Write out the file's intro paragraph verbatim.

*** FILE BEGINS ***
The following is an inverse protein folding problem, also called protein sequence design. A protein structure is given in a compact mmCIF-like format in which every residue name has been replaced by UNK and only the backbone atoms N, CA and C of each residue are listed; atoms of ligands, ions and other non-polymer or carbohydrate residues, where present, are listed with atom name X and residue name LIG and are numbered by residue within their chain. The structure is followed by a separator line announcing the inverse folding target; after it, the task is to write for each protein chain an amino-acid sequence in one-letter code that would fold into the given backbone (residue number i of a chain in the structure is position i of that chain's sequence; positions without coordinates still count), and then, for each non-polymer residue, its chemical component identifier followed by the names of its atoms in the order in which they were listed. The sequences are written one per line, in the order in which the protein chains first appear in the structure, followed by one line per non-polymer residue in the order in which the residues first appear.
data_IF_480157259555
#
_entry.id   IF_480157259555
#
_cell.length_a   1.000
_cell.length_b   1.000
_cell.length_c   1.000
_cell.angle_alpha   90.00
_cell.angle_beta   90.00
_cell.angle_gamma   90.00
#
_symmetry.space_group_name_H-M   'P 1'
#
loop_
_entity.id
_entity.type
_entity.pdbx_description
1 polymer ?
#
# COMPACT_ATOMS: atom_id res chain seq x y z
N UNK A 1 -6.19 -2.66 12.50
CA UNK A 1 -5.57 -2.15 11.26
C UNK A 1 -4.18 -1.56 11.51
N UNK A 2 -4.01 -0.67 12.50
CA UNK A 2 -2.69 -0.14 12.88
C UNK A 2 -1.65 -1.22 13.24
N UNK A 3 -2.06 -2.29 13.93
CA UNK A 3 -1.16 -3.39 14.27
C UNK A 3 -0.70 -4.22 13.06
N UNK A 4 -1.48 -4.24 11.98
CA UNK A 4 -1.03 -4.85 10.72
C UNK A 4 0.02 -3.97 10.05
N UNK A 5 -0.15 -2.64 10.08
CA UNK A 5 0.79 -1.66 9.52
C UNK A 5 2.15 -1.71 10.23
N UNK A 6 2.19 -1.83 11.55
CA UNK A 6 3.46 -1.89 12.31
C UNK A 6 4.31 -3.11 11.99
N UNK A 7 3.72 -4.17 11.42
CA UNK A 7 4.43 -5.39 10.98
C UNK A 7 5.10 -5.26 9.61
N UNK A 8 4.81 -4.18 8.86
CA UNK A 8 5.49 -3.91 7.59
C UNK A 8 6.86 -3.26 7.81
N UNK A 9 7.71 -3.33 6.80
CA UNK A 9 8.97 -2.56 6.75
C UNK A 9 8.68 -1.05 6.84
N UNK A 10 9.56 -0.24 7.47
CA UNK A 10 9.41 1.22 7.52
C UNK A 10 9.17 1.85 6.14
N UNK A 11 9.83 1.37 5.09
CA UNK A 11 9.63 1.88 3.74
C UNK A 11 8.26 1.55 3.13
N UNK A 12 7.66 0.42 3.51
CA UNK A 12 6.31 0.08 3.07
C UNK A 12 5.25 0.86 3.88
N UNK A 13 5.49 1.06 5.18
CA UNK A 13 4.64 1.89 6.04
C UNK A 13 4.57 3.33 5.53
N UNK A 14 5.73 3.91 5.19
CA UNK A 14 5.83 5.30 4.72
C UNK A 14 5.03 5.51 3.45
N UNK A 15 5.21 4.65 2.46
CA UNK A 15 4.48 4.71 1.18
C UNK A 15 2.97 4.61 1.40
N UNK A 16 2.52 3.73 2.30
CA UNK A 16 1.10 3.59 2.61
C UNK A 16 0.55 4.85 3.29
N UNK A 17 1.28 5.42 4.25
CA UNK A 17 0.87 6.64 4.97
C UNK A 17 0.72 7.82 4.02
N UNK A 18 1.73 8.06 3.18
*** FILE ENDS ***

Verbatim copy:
The following is an inverse protein folding problem, also called protein sequence design. A protein structure is given in a compact mmCIF-like format in which every residue name has been replaced by UNK and only the backbone atoms N, CA and C of each residue are listed; atoms of ligands, ions and other non-polymer or carbohydrate residues, where present, are listed with atom name X and residue name LIG and are numbered by residue within their chain. The structure is followed by a separator line announcing the inverse folding target; after it, the task is to write for each protein chain an amino-acid sequence in one-letter code that would fold into the given backbone (residue number i of a chain in the structure is position i of that chain's sequence; positions without coordinates still count), and then, for each non-polymer residue, its chemical component identifier followed by the names of its atoms in the order in which they were listed. The sequences are written one per line, in the order in which the protein chains first appear in the structure, followed by one line per non-polymer residue in the order in which the residues first appear.